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Matthew 5:28 is likely one of the most misinterpreted and abused verses in the entire Bible. It is a marriage killer verse and used by some to rationalize divorce. Contrary to popular belief, this verse does not equate ogling with adultery, nor is it saying sexual lust (desire) is a sin. Those who misinterpret the verse typically try to apply it across the board to everyone, but even that’s simply not possible. For two single people obviously cannot commit adultery since neither are even married, and adultery, by definition, requires marriage. What Jesus really warns against in this verse is the sin of coveting, looking with the intent to possess what we can't have.

The critical concept necessary to understand Matthew 5:28 is that of intent. Coveting is the intent to possess, and in our context is similar to attempted sexual violation. Jason A. Staples, Ph.D., professor of Philosophy and Religious Studies at NC State University says in his article, “Whoever Looks at a Woman With Lust”: Misinterpreted Bible Passages #1 that, "A fuller way to understand 'coveting' is analogous to the modern legal concept of 'attempted' lawbreaking." He explains that it is coveting someone else's spouse, the intention to seduce them, that’s the same as adultery, and not just looking at them to appreciate their beauty. This is what Staples has to say about lustful intent in Matthew 5:28.


"Jesus is not suggesting that any sexual thought or inclination towards a woman is sinful. Nor is he suggesting that such thoughts or attractions being triggered by a look are sinful. The look is not the problem nor is the presence of a beautiful woman...Jesus addresses the matter of intent, of volition, the purpose of the look. The issue is not the appetite itself but how a man directs this natural appetite and inclination."


When applying intent to sexual lust, a man who looks at a married woman with lustful desire, but has no intention to sleep with her, does not commit adultery. The sin in Matthew 5:28 usually translated as adultery is not the simple act of looking at sexual beauty. Likewise, we can confidently say that the sin in question is not just the desire to have sex with someone either. No, the sin Jesus refers to is the intent to violate a marriage covenant. That means that if a man had opportunity to pursue sexual contact with a married woman, he would take it. That intent, according to Jesus, is the same as the act itself.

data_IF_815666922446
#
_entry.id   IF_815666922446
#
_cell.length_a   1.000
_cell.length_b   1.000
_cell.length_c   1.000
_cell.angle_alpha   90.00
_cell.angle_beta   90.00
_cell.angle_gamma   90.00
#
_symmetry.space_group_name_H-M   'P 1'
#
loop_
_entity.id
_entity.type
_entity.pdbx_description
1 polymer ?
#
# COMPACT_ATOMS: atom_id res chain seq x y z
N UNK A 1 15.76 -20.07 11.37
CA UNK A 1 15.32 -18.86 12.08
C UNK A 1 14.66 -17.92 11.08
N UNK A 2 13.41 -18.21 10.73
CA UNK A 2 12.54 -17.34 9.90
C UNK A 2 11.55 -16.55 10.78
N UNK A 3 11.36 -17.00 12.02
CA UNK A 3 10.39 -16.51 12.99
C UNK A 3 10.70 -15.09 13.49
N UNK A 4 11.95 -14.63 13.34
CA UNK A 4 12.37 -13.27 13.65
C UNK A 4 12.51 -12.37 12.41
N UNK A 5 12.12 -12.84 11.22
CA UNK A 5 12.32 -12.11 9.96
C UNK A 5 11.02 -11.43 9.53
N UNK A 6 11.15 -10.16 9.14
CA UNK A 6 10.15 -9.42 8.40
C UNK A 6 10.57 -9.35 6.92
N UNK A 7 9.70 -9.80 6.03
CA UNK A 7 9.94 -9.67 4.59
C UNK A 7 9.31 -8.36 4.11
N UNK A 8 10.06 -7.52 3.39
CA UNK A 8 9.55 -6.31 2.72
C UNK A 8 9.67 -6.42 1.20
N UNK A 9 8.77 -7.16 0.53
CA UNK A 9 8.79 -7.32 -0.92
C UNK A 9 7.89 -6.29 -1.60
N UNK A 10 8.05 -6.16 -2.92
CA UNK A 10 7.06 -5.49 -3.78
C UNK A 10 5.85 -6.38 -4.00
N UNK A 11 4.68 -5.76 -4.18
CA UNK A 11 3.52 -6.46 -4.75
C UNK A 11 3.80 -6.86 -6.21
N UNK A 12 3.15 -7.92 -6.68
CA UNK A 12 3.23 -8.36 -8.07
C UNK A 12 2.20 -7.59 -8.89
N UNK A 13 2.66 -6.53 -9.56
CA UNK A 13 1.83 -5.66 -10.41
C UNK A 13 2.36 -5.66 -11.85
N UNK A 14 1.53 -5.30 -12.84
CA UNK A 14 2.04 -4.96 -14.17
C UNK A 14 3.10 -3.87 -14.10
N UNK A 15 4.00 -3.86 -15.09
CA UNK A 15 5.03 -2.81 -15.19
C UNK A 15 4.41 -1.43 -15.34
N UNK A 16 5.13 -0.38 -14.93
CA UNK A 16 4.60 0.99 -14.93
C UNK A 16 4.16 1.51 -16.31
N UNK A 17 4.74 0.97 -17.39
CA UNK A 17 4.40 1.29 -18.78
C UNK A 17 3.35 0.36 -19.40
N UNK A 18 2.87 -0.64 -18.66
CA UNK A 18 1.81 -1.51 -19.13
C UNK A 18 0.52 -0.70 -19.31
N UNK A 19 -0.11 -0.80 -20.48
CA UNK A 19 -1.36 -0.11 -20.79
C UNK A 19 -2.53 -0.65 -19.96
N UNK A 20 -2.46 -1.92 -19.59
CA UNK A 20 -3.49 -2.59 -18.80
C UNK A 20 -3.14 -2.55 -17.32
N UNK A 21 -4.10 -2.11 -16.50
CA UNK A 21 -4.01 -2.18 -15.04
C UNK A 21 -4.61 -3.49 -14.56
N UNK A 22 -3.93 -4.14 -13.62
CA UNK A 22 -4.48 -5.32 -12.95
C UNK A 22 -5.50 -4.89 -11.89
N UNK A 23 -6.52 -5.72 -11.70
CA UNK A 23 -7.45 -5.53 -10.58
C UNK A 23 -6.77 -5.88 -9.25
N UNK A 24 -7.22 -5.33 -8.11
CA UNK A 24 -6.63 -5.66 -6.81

Similarly, any man who only admires the beauty of a single woman in her state of dress (or lack of a dress), but has no intention to pursue a sexual relationship with her, does not sin either. An example of this would be simply watching porn. If someone has the initial desire and is tempted to engage another in sexual activity, but the Holy Spirit stops them short of conceiving the intent, there is still no sin. But after he lusts, it is once he decides or schemes to interact sexually with the woman that the line is crossed. Even if neither one are married, all sex outside marriage is sin according to God.

How is seeing and desiring something like your favorite fruit, a beautiful flower, or anything else God created any different from seeing and desiring the beauty of a person? Did not the same hand of God create them both? Is it that we always act on our desires in sinful ways?

Everyone knows that the Bible says sexual lust is wrong. Except when it's not. After all, Jesus lusted, so it can’t be that bad.

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“You heard it was said, ‘Do not commit adultery,’ but I say to you that everyone who looks at a wife/woman in order to covet her has already committed adultery with her in his heart.”
Matthew 5:28



By: Jason A. Staples, Ph.D.

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Prager University